The numbers don’t lie: When it comes to engineering jobs, Michigan is #1 in the U.S. This state was built by the hands of proud engineers, and has continued to be on the cutting edge of technology ever since. There is an incredible need for professionals who can create the software and materials needed for technically connected, efficient automobiles and companies are willing to pay top dollar to beat competition. There are many reasons to move to Michigan, but if you are an engineer looking for a job, here are my top 4:
1. Michigan has the most Engineers per capita. Michigan employs more Mechanical Engineers and Industrial Engineers than any other state in the country. Electrical, Materials and Electro-Mechanical engineers are right behind as the top 20 for highest employment in the country. With the engineers-to-population ratio being more than double the U.S. average, your engineering job search would benefit from navigating the Michigan automotive networks.
2. The automotive and defense industries have top of the line and cutting edge, Michigan based R&D centers. If you are starting to look for engineering jobs in Michigan, there are a number of well known R&D facilities and headquarters. Global companies of note are:
|• Chrysler||• Ford||• Hyundai|
|• Kia||• GM||• Nissan|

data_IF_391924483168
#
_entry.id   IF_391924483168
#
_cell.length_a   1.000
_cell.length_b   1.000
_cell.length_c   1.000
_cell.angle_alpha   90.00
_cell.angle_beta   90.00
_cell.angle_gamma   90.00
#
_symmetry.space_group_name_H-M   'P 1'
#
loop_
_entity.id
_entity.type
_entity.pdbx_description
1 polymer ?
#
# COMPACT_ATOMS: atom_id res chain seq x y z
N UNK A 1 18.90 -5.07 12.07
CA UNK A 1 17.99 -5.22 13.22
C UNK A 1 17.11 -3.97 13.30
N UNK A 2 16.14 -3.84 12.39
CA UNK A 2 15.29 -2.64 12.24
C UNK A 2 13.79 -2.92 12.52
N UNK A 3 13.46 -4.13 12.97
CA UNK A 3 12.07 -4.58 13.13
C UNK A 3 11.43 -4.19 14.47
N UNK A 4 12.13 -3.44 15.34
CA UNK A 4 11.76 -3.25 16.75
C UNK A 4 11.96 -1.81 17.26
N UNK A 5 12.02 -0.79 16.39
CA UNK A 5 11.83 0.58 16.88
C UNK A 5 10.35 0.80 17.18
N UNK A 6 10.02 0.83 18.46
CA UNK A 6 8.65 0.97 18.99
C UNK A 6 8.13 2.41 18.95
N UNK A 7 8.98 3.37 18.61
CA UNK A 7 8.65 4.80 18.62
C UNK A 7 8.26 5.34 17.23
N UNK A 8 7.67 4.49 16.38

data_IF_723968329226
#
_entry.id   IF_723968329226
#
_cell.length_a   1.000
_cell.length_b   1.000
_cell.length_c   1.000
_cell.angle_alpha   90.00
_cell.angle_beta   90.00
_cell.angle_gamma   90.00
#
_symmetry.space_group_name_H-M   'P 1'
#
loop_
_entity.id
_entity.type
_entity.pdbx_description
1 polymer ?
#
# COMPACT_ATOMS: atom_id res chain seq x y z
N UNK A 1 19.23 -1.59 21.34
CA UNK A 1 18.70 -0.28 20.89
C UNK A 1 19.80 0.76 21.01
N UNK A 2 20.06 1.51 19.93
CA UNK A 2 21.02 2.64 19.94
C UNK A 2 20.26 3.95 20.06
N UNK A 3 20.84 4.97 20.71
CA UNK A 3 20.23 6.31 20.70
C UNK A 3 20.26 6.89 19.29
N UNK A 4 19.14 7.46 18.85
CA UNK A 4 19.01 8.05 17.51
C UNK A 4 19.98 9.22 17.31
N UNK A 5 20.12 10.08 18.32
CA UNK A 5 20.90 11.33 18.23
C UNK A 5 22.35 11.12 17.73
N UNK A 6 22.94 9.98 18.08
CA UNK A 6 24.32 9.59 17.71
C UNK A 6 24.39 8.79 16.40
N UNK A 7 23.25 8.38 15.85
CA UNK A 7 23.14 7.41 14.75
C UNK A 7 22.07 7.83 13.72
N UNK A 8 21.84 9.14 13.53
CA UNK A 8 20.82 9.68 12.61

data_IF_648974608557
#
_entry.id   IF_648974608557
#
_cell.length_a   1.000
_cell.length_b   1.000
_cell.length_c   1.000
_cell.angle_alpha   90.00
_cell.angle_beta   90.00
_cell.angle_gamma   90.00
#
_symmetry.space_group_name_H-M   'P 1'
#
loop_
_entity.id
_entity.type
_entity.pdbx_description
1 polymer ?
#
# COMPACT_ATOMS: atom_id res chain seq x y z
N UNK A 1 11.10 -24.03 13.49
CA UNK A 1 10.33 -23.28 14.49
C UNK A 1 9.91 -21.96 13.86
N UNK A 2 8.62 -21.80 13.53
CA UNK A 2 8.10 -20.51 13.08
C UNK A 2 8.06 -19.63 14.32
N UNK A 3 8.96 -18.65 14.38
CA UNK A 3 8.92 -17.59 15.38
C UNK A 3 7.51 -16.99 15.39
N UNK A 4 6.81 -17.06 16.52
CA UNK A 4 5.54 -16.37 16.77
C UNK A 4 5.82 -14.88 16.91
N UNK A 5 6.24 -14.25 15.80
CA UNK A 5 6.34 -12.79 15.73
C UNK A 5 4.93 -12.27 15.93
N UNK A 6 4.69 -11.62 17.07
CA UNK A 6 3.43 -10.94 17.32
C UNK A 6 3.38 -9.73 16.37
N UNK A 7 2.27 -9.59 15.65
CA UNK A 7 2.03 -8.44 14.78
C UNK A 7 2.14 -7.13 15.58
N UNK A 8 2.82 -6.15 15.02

|• Toyota||• Daimler||• Honda|
|• Mitsubishi||• GM||• Nissan|
|• Subaru||• Suzuki|
3. Michigan is home to over 100,000 supplier jobs and is the #1 state for Auto Parts Suppliers. With such a robust automotive supplier network, Michigan engineers who are looking for a job have a lot companies and positions to choose from: 61 of the top 100 North American and global automotive suppliers are headquartered in Michigan.
4. Your money is worth more here. Let’s say you’re an engineering graduate of one of Michigan’s top Automotive and Engineering research universities and you are expecting to make upwards of $50,000 your first year of employment. That sounds awesome coming right out of the gate, unless you are earning that much in Chicago. The most recent studies are finding that the Michigan “brain drain” is routing many of its qualified graduates to cities like Chicago where the cost of living is 32% higher. If you are starting to look for engineering jobs for the first time, cost of living is definitely something to consider. If you don’t believe me, ask U of M Engineering.
There is a world of opportunity to grow in your engineering job in the state of Michigan whether you’re a recent graduate or a seasoned veteran. We hope that you start your engineering job search here, and if you need help or direction, don’t hesitate to reach out to us.